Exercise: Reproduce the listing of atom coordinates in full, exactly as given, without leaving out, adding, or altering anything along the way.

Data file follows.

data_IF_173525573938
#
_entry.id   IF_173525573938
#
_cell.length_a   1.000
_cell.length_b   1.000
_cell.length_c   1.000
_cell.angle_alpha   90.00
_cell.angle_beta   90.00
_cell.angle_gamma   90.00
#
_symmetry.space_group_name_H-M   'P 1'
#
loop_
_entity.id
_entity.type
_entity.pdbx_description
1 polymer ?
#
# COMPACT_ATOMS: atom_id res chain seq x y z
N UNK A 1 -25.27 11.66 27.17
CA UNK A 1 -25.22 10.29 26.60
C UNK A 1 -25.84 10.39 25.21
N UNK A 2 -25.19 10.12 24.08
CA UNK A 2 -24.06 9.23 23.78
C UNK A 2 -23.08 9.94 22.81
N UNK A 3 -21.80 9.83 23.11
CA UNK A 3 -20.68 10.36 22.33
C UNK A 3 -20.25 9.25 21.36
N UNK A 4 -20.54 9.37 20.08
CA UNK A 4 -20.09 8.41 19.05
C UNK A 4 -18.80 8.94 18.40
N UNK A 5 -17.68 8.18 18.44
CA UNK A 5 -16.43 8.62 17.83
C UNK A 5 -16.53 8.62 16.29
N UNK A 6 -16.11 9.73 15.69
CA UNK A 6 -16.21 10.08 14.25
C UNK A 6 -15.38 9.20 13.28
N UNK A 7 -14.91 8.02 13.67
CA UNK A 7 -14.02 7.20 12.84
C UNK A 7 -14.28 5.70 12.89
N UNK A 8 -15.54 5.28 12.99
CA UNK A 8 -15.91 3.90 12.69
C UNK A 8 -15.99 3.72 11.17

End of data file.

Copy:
data_IF_173525573938
#
_entry.id   IF_173525573938
#
_cell.length_a   1.000
_cell.length_b   1.000
_cell.length_c   1.000
_cell.angle_alpha   90.00
_cell.angle_beta   90.00
_cell.angle_gamma   90.00
#
_symmetry.space_group_name_H-M   'P 1'
#
loop_
_entity.id
_entity.type
_entity.pdbx_description
1 polymer ?
#
# COMPACT_ATOMS: atom_id res chain seq x y z
N UNK A 1 -25.27 11.66 27.17
CA UNK A 1 -25.22 10.29 26.60
C UNK A 1 -25.84 10.39 25.21
N UNK A 2 -25.19 10.12 24.08
CA UNK A 2 -24.06 9.23 23.78
C UNK A 2 -23.08 9.94 22.81
N UNK A 3 -21.80 9.83 23.11
CA UNK A 3 -20.68 10.36 22.33
C UNK A 3 -20.25 9.25 21.36
N UNK A 4 -20.54 9.37 20.08
CA UNK A 4 -20.09 8.41 19.05
C UNK A 4 -18.80 8.94 18.40
N UNK A 5 -17.68 8.18 18.44
CA UNK A 5 -16.43 8.62 17.83
C UNK A 5 -16.53 8.62 16.29
N UNK A 6 -16.11 9.73 15.69
CA UNK A 6 -16.21 10.08 14.25
C UNK A 6 -15.38 9.20 13.28
N UNK A 7 -14.91 8.02 13.67
CA UNK A 7 -14.02 7.20 12.84
C UNK A 7 -14.28 5.70 12.89
N UNK A 8 -15.54 5.28 12.99
CA UNK A 8 -15.91 3.90 12.69
C UNK A 8 -15.99 3.72 11.17